Key leaders of the Democratic Party, including House Speaker Nancy Pelosi and Senate Minority Leader Chuck Schumer, tried yesterday to keep the corpse of “Russiagate” on life support, even if it was necessary to reverse the burden of proof to do it. It is not difficult to understand the frustration of those who, contrary to all political logic, had bet on the impeachment of Donald Trump before a defeat at the ballot box. But it is becoming much more difficult to unravel the reasons for insisting on a strategy of attrition that has been shown not to work, and which, to the contrary, presents the president as the victim of a progressive conspiracy that shows contempt for the voters’ decision.
Like him or not, Trump was elected president of the United States in a free election, after one of the wildest and most ruthless campaigns in recent memory; all the available weapons from the new communications media technologies were employed to damage opponents. The fact that other outside players entered into the mass media game, with intentions that are unfriendly to U.S. interests, must not make us forget that the U.S.’s own communications media have delivered the most painfully low blows, enthusiastically fueling the wildest lies and insinuations.
In the end, what Special Counsel Robert Mueller’s report has shown, after a two-year investigation in which more than 2,800 subpoenas were issued, 500 search warrants were executed, hundreds of communications were intercepted and testimony was taken from 500 witnesses, is that there was Russian interference, that that interference was one more kind of interference carried out during the campaign, and, fundamentally, that the investigation did not find proof or reasonable grounds to conclude that the Trump team conspired or coordinated with the Russian government to undermine the elections.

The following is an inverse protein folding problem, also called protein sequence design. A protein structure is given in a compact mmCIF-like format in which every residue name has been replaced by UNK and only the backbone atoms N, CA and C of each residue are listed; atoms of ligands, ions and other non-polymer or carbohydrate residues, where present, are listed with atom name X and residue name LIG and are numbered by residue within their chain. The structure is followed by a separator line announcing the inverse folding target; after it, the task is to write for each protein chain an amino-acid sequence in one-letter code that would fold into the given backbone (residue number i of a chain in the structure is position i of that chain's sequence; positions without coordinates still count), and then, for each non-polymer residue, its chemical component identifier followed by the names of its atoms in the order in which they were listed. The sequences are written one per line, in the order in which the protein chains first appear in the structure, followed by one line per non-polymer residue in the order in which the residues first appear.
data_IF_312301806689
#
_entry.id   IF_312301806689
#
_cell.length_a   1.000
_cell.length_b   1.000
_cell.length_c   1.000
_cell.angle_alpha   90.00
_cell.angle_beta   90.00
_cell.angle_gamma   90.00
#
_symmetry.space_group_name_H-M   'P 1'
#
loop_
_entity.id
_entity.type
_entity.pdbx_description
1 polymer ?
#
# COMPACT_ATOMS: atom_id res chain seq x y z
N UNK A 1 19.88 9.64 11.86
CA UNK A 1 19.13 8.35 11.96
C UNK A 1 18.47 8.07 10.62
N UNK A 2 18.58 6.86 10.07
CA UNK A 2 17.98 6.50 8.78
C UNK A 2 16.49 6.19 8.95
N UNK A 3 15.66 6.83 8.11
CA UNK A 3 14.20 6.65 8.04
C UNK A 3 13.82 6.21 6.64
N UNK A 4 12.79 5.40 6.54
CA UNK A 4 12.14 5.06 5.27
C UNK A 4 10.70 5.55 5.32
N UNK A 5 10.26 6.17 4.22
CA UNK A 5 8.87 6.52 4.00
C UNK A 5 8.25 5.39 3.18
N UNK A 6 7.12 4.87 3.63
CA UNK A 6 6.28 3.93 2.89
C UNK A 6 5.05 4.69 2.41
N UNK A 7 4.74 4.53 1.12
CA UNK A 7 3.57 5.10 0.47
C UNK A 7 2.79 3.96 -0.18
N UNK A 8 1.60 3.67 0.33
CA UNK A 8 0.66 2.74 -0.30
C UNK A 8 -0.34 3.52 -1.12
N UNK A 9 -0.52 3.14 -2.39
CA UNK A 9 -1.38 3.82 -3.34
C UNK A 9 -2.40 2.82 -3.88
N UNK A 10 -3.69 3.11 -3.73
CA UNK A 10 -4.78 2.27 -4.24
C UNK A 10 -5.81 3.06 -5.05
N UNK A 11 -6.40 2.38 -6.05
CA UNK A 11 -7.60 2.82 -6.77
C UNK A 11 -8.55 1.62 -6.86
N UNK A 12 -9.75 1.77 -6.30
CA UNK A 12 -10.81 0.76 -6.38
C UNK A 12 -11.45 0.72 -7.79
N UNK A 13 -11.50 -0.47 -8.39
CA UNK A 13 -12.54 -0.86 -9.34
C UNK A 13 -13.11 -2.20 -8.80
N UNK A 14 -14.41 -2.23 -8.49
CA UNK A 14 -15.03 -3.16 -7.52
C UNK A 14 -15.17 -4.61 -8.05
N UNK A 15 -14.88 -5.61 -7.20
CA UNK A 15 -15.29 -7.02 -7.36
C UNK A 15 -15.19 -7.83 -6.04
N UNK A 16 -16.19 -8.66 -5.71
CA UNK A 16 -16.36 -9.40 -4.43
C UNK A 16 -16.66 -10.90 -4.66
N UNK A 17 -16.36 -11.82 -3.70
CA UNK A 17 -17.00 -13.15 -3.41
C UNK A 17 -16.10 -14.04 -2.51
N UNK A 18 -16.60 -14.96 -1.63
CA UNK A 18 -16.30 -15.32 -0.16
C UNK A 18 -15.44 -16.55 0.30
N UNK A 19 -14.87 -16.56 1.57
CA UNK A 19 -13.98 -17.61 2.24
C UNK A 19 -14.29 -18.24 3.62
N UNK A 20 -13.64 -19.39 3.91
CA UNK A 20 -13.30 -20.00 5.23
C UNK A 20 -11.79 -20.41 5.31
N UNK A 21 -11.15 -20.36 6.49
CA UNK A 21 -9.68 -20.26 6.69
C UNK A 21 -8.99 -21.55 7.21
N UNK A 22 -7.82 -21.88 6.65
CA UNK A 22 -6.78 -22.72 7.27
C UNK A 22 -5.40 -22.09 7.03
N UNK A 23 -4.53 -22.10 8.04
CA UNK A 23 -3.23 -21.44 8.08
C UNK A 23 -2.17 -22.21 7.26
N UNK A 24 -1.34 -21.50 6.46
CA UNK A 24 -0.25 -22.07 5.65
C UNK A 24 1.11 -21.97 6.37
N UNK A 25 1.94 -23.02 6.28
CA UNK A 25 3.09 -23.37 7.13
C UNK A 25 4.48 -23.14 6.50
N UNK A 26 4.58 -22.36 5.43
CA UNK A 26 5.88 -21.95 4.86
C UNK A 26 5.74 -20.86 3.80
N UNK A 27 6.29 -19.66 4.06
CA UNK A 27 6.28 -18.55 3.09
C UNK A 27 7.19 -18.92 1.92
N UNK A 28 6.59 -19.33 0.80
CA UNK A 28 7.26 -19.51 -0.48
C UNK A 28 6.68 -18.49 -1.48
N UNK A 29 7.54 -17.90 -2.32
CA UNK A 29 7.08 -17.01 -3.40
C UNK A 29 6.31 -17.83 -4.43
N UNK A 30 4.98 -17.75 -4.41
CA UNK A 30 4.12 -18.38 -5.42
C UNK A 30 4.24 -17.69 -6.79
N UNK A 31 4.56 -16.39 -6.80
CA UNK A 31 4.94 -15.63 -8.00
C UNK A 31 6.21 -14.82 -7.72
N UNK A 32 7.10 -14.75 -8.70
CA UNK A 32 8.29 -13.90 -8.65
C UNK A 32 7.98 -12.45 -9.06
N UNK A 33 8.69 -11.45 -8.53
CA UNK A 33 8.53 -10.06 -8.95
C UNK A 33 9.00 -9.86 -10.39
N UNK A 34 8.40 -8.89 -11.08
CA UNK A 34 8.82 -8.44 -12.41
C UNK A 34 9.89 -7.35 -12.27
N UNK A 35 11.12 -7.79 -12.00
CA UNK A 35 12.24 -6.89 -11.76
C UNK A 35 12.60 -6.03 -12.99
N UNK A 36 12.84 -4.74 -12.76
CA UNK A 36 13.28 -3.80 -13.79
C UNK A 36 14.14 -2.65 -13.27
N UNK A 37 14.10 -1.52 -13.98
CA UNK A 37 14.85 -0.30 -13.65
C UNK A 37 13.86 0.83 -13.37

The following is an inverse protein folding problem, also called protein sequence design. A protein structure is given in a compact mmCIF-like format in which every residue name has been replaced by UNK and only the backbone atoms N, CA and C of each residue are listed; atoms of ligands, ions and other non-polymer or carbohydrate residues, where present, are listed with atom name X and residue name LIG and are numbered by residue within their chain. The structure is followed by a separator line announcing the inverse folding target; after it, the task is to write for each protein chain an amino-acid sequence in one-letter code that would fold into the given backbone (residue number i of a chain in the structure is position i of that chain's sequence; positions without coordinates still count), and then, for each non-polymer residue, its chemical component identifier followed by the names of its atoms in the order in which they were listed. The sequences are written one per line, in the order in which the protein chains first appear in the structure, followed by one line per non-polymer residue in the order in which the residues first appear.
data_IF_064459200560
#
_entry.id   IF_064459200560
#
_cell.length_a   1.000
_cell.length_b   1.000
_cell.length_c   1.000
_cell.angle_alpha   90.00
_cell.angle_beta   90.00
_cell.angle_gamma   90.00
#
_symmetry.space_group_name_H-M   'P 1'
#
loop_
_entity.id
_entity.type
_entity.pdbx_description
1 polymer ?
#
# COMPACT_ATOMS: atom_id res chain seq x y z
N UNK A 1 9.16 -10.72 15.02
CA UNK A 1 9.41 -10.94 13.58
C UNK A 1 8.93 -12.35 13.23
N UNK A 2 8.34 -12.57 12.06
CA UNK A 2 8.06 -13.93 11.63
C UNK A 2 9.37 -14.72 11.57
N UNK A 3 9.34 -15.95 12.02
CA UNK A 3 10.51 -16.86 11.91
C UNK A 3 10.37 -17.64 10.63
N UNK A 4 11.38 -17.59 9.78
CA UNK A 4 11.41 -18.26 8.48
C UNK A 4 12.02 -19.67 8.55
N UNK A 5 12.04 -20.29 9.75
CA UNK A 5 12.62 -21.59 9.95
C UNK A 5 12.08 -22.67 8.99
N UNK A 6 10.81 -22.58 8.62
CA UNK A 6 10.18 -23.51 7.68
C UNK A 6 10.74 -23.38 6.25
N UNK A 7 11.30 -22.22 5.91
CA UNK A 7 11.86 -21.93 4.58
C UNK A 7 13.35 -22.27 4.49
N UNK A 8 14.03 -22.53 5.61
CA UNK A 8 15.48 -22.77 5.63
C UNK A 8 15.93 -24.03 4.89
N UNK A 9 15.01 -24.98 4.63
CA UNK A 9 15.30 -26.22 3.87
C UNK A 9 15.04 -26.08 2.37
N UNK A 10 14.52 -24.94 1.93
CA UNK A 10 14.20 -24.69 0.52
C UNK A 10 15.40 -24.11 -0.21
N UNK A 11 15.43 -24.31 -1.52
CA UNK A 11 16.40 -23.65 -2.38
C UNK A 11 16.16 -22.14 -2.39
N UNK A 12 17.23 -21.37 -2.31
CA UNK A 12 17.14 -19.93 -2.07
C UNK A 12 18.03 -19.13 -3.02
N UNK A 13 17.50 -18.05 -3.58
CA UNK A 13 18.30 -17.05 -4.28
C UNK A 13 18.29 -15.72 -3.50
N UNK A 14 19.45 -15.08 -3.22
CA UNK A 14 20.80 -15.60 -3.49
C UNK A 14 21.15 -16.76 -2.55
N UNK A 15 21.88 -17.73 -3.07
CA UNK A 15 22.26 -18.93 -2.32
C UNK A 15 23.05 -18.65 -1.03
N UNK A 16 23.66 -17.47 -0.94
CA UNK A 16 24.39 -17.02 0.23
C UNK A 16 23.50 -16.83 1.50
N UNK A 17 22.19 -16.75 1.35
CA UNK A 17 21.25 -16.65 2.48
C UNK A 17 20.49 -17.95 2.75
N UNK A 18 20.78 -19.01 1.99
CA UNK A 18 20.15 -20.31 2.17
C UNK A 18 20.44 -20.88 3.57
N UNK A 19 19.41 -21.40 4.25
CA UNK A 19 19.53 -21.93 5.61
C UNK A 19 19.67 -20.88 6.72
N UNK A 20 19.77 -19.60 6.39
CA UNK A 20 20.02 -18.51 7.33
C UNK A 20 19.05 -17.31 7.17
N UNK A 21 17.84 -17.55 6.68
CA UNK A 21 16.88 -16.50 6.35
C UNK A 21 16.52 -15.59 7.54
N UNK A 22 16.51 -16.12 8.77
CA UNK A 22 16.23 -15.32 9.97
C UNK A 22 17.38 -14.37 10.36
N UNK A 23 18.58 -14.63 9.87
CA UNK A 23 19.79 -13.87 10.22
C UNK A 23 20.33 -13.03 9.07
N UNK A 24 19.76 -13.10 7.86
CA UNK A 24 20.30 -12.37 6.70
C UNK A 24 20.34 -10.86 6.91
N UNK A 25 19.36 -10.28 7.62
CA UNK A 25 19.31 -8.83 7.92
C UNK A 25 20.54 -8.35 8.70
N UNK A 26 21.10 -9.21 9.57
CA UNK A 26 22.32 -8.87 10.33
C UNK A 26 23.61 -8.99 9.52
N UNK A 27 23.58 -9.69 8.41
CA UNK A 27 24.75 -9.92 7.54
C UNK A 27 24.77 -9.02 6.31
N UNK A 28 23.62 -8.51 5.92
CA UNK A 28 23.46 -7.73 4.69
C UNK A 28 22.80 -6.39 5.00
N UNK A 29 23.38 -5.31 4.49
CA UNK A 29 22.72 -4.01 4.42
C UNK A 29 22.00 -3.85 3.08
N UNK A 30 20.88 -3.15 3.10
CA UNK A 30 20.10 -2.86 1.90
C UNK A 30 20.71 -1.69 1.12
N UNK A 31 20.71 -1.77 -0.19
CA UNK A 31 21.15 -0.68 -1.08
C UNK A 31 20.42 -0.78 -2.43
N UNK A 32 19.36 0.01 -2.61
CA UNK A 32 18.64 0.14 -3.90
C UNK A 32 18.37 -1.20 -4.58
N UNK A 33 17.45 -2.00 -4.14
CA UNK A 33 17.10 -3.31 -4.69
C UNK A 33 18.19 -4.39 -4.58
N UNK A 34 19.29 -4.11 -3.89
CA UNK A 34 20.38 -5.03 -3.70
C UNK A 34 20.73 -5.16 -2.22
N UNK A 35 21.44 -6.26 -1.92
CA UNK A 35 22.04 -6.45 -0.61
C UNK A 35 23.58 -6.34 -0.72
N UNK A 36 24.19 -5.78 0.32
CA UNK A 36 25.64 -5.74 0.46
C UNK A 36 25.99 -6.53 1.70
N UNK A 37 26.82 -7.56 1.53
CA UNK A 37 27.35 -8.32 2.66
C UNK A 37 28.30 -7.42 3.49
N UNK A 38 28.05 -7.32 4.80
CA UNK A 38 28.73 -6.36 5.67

That Trump has emerged unscathed from prosecutorial scrutiny that was so far reaching and lasted so long is food for thought. Never, at least in recent memory, has a presidential election provoked such a visceral reaction among the losers, to the point of rejecting the legitimacy of the election, as if votes only have value within a predetermined intellectual and ideological framework. But Trump was not a stranger to the majority of voters, and he didn’t conceal his populist and nationalist views in his rhetoric. What is more, Trump prevailed over half a dozen serious Republican candidates, without budging an inch in his arguments.
We believe that in the long run, his protectionist policies, his exploitation of the fears and prejudices of the working class groups hit hardest by globalization and his resort to Manicheism in international affairs will bring more harm than good to U.S. society. But those policies emerged from the confrontation of ideas and programs and it is the condemnation of errors and proposed solutions, not a continuous and suffocating personal attack, many times backed up by simplistic and exaggerated ideas, that ends up wearing down its supporters. The reality is that today Trump is stronger than ever, and he has a good chance of winning a new term next year. The Democrats are going to have to resign themselves to ousting him via the ballot box. That is certainly a lot to think about.